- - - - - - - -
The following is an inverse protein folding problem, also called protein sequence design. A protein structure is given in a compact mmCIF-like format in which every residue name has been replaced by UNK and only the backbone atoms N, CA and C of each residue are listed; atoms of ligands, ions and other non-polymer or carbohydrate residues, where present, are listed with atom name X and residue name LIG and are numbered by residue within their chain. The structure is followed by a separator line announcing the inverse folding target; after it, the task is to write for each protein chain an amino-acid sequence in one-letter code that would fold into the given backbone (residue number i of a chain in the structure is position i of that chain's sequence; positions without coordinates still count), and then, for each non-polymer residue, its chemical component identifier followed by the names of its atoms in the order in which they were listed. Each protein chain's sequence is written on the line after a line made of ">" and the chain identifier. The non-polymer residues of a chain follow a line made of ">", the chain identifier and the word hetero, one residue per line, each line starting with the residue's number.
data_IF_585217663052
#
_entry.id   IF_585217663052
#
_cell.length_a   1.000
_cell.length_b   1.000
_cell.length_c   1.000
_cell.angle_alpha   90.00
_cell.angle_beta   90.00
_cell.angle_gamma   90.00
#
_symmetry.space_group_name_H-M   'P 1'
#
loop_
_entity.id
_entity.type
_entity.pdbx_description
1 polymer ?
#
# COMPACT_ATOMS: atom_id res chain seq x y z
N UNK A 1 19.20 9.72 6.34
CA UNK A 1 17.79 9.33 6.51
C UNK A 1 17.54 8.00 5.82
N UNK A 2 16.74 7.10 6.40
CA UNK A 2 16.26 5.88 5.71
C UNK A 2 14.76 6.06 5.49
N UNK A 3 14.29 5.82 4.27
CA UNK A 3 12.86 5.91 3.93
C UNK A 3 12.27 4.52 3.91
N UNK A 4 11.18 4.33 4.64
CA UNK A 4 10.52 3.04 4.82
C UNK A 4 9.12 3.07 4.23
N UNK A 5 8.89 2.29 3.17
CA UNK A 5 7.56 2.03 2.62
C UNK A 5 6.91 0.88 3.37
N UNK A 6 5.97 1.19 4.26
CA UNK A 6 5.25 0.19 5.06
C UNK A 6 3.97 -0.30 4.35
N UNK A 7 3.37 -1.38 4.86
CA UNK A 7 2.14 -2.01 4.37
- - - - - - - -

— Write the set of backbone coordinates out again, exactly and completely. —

The following is an inverse protein folding problem, also called protein sequence design. A protein structure is given in a compact mmCIF-like format in which every residue name has been replaced by UNK and only the backbone atoms N, CA and C of each residue are listed; atoms of ligands, ions and other non-polymer or carbohydrate residues, where present, are listed with atom name X and residue name LIG and are numbered by residue within their chain. The structure is followed by a separator line announcing the inverse folding target; after it, the task is to write for each protein chain an amino-acid sequence in one-letter code that would fold into the given backbone (residue number i of a chain in the structure is position i of that chain's sequence; positions without coordinates still count), and then, for each non-polymer residue, its chemical component identifier followed by the names of its atoms in the order in which they were listed. Each protein chain's sequence is written on the line after a line made of ">" and the chain identifier. The non-polymer residues of a chain follow a line made of ">", the chain identifier and the word hetero, one residue per line, each line starting with the residue's number.
data_IF_585217663052
#
_entry.id   IF_585217663052
#
_cell.length_a   1.000
_cell.length_b   1.000
_cell.length_c   1.000
_cell.angle_alpha   90.00
_cell.angle_beta   90.00
_cell.angle_gamma   90.00
#
_symmetry.space_group_name_H-M   'P 1'
#
loop_
_entity.id
_entity.type
_entity.pdbx_description
1 polymer ?
#
# COMPACT_ATOMS: atom_id res chain seq x y z
N UNK A 1 19.20 9.72 6.34
CA UNK A 1 17.79 9.33 6.51
C UNK A 1 17.54 8.00 5.82
N UNK A 2 16.74 7.10 6.40
CA UNK A 2 16.26 5.88 5.71
C UNK A 2 14.76 6.06 5.49
N UNK A 3 14.29 5.82 4.27
CA UNK A 3 12.86 5.91 3.93
C UNK A 3 12.27 4.52 3.91
N UNK A 4 11.18 4.33 4.64
CA UNK A 4 10.52 3.04 4.82
C UNK A 4 9.12 3.07 4.23
N UNK A 5 8.89 2.29 3.17
CA UNK A 5 7.56 2.03 2.62
C UNK A 5 6.91 0.88 3.37
N UNK A 6 5.97 1.19 4.26
CA UNK A 6 5.25 0.19 5.06
C UNK A 6 3.97 -0.30 4.35
N UNK A 7 3.37 -1.38 4.86
CA UNK A 7 2.14 -2.01 4.37